remaining columns will remain untouched.
It is essential to normalize your numerical features to within [0, 1] before you fit the model. Otherwise, fitting will not work correctly, and will return erroneous results.
Negative values are also not allowed.
Splitting into train and test sets#
First, split the predictor variables from the response variable:
X = tab_normalized[['Pclass', 'Sex', 'Age', 'SibSp', 'Parch', 'Fare']] y = tab_normalized[['Survived']]
Next, split the data into train and test sets (70% train, 30% test):
X_train, X_test, y_train, y_test = train_test_split(X, y, test_size=0.3, random_state=42)
train_test_split function is the crandas-analogue of the identically
named Sklearn function
random_state argument can be any integer seed used to generate the random
assignment between the two sets. Using the same seed will lead to the same split
over multiple runs
Creating the model#
The logistic regression functionality in crandas is made accessible through
LogisticRegression class, which contains the actual model,
and which can be used to fit the model and make predictions. This model can be
model = LogisticRegression(solver='lbfgs')
solver argument indicates which numerical solver the model should
use to fit the model. Currently, the available options are:
lbfgs(which stands for Limited-memory BFGS)
gd(which stands for Gradient Descent)
lbfgs solver gives better results and fits the model faster. As such,
there is normally no reason to deviate from it.
Fitting the model#
Now that the data has been prepared and the model has been created, the model can be fitted to the training set:
model.fit(X_train, y_train, max_iter=10)
max_iter argument specifies how many iterations the numerical
solver should perform to fit the model. The default of 10 is sufficient in some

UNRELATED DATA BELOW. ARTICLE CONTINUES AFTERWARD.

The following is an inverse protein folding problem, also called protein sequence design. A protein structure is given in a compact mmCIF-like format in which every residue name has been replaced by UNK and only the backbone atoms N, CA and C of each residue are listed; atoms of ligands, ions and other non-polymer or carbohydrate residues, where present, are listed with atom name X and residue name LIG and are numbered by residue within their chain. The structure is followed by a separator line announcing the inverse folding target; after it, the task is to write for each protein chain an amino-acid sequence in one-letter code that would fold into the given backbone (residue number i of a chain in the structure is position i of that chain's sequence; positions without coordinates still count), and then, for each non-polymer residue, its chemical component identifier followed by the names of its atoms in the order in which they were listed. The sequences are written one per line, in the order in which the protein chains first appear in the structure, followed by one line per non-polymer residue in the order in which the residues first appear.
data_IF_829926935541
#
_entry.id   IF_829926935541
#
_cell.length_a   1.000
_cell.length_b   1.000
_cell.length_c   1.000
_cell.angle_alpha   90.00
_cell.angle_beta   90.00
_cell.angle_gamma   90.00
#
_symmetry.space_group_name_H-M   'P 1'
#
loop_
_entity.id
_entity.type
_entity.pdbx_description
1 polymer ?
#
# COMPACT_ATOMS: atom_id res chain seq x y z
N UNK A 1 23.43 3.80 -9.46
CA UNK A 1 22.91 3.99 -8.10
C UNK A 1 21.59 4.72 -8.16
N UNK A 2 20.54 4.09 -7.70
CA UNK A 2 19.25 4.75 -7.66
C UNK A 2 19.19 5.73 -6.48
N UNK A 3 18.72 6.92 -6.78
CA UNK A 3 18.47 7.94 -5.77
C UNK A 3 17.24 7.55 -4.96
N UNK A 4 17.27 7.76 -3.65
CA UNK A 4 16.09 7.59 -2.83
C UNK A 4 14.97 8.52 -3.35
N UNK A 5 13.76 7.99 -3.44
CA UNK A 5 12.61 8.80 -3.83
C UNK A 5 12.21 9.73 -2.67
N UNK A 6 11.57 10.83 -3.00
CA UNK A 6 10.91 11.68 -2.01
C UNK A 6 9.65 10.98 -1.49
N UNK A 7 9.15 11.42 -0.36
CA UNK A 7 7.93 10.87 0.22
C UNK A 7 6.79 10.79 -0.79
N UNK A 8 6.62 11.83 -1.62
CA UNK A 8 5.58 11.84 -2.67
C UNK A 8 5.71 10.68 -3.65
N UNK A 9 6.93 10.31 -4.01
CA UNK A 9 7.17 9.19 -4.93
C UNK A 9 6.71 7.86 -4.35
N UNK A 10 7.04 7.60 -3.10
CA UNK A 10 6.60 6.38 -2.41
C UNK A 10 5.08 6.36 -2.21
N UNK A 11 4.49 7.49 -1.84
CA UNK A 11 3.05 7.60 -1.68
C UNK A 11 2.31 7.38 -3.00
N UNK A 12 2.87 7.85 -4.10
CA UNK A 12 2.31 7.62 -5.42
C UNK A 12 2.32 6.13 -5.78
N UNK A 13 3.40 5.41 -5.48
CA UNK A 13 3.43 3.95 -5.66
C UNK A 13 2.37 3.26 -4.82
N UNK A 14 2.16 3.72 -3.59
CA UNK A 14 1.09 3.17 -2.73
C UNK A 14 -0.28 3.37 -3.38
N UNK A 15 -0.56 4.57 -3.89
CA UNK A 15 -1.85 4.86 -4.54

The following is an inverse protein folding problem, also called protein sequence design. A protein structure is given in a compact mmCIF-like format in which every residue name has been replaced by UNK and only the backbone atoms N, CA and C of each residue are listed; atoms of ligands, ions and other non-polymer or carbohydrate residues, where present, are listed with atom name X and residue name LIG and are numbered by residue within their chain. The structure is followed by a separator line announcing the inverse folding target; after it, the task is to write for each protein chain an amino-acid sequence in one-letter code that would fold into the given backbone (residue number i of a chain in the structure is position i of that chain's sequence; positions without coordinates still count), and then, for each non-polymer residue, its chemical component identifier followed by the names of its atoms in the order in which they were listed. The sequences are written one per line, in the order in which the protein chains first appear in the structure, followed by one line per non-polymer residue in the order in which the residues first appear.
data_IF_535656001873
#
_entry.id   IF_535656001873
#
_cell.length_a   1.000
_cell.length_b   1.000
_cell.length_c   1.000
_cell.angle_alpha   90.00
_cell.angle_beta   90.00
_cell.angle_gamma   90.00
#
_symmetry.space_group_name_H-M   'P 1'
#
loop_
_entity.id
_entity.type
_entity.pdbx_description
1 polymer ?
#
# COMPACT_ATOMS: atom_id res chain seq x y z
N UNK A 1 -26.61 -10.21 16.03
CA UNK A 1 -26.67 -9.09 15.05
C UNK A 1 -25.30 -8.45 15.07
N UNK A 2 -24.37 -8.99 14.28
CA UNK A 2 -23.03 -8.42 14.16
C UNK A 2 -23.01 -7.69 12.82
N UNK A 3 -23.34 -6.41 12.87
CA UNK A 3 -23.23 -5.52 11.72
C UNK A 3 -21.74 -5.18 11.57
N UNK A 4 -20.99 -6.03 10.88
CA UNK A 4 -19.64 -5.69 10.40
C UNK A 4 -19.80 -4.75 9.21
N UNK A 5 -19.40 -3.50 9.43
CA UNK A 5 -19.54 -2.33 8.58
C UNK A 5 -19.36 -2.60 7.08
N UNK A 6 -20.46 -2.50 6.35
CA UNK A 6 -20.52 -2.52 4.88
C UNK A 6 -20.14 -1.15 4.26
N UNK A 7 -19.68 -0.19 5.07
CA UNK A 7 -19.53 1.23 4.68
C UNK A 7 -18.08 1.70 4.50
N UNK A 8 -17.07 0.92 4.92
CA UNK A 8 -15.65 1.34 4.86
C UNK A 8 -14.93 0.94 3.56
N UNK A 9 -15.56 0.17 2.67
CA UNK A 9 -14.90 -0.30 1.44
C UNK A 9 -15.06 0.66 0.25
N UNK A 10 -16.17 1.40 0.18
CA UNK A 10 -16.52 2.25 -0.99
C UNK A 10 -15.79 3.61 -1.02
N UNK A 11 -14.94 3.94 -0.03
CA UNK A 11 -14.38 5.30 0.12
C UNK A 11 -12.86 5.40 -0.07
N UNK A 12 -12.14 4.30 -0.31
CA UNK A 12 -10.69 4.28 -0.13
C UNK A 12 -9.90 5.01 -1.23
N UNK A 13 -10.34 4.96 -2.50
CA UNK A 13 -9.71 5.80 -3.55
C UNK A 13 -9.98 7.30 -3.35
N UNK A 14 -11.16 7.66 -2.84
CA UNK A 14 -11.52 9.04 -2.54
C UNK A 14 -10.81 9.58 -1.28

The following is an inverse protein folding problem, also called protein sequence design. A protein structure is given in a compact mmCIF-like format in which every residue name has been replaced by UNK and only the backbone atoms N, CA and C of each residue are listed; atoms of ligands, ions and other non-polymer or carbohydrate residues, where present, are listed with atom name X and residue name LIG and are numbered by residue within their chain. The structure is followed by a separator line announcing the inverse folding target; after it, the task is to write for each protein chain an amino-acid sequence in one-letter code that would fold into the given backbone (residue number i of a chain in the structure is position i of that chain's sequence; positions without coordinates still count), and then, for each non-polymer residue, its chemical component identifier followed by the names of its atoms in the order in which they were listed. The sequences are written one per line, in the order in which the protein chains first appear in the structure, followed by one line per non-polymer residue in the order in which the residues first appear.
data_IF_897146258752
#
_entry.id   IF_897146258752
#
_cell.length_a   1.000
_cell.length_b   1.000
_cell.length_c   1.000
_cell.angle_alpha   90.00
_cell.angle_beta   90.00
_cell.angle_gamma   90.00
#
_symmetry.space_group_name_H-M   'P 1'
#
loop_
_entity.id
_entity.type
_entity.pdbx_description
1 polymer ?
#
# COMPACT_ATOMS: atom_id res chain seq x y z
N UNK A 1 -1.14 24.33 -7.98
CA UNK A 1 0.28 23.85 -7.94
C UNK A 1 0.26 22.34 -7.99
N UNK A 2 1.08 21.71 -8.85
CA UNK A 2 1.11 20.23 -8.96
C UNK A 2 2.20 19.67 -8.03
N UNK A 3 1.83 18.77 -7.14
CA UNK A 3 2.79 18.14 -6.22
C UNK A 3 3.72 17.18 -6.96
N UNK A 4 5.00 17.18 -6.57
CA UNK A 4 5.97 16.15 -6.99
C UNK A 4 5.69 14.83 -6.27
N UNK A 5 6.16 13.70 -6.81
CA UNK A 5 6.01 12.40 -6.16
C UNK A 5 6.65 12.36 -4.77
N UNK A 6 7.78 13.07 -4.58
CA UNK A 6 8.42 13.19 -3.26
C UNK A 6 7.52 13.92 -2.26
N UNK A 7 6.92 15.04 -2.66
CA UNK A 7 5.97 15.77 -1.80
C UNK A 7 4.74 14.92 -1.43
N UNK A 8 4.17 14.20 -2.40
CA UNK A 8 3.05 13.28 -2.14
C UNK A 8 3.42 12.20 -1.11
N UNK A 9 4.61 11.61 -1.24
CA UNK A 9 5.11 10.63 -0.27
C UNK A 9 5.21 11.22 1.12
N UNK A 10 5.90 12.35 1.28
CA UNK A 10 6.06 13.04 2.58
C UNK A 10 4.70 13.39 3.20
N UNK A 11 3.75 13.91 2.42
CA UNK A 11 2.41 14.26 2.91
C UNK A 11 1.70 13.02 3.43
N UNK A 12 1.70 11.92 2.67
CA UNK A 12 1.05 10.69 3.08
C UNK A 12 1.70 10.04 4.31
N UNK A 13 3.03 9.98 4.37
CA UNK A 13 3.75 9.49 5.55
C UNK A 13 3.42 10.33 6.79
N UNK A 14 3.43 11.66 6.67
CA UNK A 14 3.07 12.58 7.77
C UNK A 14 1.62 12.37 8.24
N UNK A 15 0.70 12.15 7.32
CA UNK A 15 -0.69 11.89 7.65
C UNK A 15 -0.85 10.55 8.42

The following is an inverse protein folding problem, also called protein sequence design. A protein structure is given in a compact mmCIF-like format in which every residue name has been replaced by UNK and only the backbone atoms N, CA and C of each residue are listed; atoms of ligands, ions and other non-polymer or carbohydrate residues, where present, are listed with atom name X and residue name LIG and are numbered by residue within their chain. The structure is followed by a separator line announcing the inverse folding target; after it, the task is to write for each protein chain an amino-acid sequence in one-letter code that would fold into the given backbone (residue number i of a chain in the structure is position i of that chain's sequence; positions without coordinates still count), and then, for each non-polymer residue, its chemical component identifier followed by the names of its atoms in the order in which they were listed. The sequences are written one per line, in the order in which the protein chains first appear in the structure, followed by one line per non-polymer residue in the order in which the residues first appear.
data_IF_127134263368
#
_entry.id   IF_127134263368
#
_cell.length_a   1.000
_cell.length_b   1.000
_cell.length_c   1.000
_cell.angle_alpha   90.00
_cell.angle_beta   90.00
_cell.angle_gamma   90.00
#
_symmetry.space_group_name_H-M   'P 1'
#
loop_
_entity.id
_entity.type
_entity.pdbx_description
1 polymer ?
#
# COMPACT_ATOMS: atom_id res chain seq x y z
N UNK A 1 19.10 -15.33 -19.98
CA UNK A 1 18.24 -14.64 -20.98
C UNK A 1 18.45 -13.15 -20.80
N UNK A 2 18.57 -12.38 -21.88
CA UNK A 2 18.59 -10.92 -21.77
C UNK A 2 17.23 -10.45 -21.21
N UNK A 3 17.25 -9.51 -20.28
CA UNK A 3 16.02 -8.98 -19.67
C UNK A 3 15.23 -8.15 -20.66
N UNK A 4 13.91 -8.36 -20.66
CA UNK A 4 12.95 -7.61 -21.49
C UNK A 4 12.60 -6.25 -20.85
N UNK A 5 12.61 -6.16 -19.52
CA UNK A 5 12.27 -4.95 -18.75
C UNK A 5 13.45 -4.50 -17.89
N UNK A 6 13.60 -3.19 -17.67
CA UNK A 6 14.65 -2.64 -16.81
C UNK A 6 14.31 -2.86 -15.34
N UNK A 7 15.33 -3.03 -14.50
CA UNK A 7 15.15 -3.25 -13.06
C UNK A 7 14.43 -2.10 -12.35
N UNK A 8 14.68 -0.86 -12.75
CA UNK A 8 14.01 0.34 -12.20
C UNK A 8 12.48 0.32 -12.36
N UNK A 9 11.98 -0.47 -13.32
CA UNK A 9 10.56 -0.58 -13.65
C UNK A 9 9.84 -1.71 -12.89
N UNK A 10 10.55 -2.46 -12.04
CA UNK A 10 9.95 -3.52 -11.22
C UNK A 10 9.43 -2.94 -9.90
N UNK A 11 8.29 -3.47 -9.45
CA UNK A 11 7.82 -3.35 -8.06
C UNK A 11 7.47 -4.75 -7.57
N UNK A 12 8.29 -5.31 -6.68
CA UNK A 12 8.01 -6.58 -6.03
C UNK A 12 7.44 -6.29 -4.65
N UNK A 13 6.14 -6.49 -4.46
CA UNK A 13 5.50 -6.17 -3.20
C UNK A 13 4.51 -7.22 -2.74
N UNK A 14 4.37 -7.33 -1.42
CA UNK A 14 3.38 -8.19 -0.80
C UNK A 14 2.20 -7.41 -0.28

cases (for this example it is), but sometimes it is necessary to increase this
number in order for the model to fully converge.
Fitting a logistic regression model in crandas can take quite some time, depending on the number of records in the dataset, the number of features, and the number of iterations that you specify.
The fitted model parameters can now be accessed as following:
beta = model.get_beta()
The first column is used for the intercept terms, while the remaining columns correspond to each of the features.
Now that the model has been fitted, it can be used to make predictions. We distinguish two different types in crandas:
probabilities: the model can predict the probability of each class being associated with the record
classes: the model can predict the class with the highest likelihood
First, to predict the probabilities corresponding to each record of the test dataset:
y_pred_probabilities = model.predict_proba(X_test)
This returns a table with two columns, with the probability for the first and second classes respectively. These sum up to one.
Alternatively, if you are interested in making actual class predictions rather than the probabilities, you can directly predict the classes through: